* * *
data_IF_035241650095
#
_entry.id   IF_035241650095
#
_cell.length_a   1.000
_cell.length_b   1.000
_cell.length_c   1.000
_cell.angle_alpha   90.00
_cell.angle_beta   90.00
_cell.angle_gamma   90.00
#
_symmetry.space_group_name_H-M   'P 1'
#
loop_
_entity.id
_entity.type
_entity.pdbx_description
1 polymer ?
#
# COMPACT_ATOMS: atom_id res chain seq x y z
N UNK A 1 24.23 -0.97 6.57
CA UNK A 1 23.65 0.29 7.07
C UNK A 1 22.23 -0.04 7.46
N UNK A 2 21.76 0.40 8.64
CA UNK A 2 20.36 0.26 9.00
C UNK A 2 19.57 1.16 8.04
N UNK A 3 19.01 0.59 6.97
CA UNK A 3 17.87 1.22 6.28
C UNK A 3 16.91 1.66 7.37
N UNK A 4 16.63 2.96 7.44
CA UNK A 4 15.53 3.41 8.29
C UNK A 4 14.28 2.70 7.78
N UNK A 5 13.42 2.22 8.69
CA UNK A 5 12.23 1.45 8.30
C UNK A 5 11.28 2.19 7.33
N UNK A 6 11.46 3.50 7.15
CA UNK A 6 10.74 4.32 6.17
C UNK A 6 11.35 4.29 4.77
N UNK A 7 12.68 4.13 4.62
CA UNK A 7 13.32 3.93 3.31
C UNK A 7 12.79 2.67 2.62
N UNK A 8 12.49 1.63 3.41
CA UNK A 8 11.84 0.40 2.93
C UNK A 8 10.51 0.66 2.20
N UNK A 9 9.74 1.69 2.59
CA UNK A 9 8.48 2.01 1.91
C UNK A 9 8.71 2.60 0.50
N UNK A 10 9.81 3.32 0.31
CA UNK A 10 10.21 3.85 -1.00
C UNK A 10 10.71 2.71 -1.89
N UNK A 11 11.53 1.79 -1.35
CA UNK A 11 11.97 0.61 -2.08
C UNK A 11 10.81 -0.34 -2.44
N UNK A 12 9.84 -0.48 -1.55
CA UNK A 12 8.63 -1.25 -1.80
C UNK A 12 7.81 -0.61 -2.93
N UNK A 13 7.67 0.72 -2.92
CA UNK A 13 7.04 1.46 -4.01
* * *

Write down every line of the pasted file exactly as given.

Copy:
data_IF_035241650095
#
_entry.id   IF_035241650095
#
_cell.length_a   1.000
_cell.length_b   1.000
_cell.length_c   1.000
_cell.angle_alpha   90.00
_cell.angle_beta   90.00
_cell.angle_gamma   90.00
#
_symmetry.space_group_name_H-M   'P 1'
#
loop_
_entity.id
_entity.type
_entity.pdbx_description
1 polymer ?
#
# COMPACT_ATOMS: atom_id res chain seq x y z
N UNK A 1 24.23 -0.97 6.57
CA UNK A 1 23.65 0.29 7.07
C UNK A 1 22.23 -0.04 7.46
N UNK A 2 21.76 0.40 8.64
CA UNK A 2 20.36 0.26 9.00
C UNK A 2 19.57 1.16 8.04
N UNK A 3 19.01 0.59 6.97
CA UNK A 3 17.87 1.22 6.28
C UNK A 3 16.91 1.66 7.37
N UNK A 4 16.63 2.96 7.44
CA UNK A 4 15.53 3.41 8.29
C UNK A 4 14.28 2.70 7.78
N UNK A 5 13.42 2.22 8.69
CA UNK A 5 12.23 1.45 8.30
C UNK A 5 11.28 2.19 7.33
N UNK A 6 11.46 3.50 7.15
CA UNK A 6 10.74 4.32 6.17
C UNK A 6 11.35 4.29 4.77
N UNK A 7 12.68 4.13 4.62
CA UNK A 7 13.32 3.93 3.31
C UNK A 7 12.79 2.67 2.62
N UNK A 8 12.49 1.63 3.41
CA UNK A 8 11.84 0.40 2.93
C UNK A 8 10.51 0.66 2.20
N UNK A 9 9.74 1.69 2.59
CA UNK A 9 8.48 2.01 1.91
C UNK A 9 8.71 2.60 0.50
N UNK A 10 9.81 3.32 0.31
CA UNK A 10 10.21 3.85 -1.00
C UNK A 10 10.71 2.71 -1.89
N UNK A 11 11.53 1.79 -1.35
CA UNK A 11 11.97 0.61 -2.08
C UNK A 11 10.81 -0.34 -2.44
N UNK A 12 9.84 -0.48 -1.55
CA UNK A 12 8.63 -1.25 -1.80
C UNK A 12 7.81 -0.61 -2.93
N UNK A 13 7.67 0.72 -2.92
CA UNK A 13 7.04 1.46 -4.01